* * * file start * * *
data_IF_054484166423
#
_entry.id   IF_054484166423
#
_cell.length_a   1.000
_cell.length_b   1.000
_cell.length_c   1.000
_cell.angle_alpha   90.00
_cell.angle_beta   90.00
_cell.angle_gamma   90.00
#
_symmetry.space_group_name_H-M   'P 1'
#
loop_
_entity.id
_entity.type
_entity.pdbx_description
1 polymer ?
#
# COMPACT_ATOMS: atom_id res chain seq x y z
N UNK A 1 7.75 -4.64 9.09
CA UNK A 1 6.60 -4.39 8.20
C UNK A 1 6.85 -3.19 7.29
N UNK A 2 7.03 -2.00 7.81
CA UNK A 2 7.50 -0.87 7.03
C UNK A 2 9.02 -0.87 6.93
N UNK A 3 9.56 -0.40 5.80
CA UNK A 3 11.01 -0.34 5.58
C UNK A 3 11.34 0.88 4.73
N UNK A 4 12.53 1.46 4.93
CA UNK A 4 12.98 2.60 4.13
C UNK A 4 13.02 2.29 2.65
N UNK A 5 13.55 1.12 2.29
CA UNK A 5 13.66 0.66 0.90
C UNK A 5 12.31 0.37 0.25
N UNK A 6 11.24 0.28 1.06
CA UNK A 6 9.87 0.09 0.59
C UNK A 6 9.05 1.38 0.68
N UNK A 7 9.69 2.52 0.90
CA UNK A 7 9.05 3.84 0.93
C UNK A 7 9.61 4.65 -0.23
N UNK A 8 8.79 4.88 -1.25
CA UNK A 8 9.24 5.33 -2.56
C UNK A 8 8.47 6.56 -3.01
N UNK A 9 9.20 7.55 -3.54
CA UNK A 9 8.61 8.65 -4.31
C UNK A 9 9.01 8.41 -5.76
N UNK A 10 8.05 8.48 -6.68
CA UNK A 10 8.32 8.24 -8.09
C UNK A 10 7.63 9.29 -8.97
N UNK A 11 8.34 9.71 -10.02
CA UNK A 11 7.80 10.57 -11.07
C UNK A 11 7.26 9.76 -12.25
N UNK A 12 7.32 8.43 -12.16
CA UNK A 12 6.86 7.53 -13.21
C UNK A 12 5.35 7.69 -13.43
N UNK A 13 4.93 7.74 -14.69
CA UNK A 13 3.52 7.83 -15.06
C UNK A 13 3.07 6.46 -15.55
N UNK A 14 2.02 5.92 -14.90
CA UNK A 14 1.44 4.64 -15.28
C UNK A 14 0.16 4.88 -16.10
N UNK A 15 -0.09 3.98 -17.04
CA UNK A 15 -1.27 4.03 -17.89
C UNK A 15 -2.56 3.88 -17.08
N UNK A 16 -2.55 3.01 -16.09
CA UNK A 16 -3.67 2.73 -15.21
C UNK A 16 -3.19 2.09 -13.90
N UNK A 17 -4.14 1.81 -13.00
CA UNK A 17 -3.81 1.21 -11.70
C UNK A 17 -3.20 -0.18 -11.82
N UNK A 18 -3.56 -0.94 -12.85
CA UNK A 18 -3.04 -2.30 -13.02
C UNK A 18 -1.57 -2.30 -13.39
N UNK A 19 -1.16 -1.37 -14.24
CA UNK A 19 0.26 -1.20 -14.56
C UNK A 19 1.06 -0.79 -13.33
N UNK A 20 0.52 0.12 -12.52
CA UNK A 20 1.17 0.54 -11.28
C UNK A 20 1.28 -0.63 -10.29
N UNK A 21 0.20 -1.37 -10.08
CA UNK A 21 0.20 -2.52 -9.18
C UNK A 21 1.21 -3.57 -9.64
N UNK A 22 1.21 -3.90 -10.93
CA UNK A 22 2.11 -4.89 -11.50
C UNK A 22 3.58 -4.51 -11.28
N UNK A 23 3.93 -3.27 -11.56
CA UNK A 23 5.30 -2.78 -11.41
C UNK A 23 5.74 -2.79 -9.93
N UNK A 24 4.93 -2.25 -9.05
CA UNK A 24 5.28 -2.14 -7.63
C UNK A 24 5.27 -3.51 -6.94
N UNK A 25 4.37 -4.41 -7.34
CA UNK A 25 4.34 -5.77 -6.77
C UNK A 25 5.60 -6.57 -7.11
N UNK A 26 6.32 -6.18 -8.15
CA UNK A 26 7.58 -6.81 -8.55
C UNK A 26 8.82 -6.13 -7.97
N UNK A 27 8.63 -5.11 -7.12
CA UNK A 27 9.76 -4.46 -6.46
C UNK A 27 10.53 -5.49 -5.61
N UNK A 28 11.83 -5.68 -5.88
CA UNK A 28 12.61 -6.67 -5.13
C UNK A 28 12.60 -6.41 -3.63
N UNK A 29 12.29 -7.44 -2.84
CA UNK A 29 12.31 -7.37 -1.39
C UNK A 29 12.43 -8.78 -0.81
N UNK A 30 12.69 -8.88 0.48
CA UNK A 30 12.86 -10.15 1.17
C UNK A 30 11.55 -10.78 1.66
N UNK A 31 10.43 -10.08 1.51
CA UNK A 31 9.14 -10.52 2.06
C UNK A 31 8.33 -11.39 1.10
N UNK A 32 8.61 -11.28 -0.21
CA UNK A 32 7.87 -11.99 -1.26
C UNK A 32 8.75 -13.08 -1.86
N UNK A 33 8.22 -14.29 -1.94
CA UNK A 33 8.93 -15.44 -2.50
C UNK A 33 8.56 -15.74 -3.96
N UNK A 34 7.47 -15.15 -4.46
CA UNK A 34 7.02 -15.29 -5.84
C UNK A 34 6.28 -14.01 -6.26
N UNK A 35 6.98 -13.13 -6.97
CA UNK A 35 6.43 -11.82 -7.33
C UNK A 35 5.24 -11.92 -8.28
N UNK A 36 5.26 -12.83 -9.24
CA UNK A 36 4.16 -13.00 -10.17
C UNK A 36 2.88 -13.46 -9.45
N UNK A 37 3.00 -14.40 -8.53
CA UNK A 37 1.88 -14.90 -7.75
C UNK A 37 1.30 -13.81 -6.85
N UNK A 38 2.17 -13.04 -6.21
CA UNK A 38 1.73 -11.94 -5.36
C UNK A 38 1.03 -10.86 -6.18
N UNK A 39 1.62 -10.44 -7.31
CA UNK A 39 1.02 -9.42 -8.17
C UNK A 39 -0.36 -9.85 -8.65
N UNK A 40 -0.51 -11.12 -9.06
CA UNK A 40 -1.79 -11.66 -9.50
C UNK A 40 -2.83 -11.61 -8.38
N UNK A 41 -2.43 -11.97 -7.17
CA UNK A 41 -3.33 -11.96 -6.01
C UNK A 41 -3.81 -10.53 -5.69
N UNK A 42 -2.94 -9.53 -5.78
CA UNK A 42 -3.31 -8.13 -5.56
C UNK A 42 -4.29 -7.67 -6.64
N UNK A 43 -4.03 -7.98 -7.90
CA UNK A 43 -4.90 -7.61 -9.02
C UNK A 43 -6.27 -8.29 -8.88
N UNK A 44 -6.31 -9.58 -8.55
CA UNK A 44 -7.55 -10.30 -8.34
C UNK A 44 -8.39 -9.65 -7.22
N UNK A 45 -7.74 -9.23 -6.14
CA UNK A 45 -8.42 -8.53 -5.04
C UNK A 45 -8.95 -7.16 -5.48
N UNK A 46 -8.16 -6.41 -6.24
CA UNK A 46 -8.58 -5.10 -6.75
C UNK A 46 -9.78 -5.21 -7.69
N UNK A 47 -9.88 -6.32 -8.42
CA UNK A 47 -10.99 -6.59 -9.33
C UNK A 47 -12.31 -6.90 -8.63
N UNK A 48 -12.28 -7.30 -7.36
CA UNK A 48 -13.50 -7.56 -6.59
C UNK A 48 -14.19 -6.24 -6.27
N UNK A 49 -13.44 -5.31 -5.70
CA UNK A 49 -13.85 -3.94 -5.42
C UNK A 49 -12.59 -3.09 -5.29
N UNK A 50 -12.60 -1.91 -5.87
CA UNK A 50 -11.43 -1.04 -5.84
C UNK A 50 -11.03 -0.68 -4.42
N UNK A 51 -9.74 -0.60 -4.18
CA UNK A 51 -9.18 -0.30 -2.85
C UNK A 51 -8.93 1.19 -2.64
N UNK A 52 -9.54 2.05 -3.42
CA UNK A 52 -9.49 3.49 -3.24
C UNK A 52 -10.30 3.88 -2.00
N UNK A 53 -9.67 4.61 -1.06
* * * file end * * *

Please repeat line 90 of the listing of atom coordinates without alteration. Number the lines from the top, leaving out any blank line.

N UNK A 24 4.93 -2.25 -9.05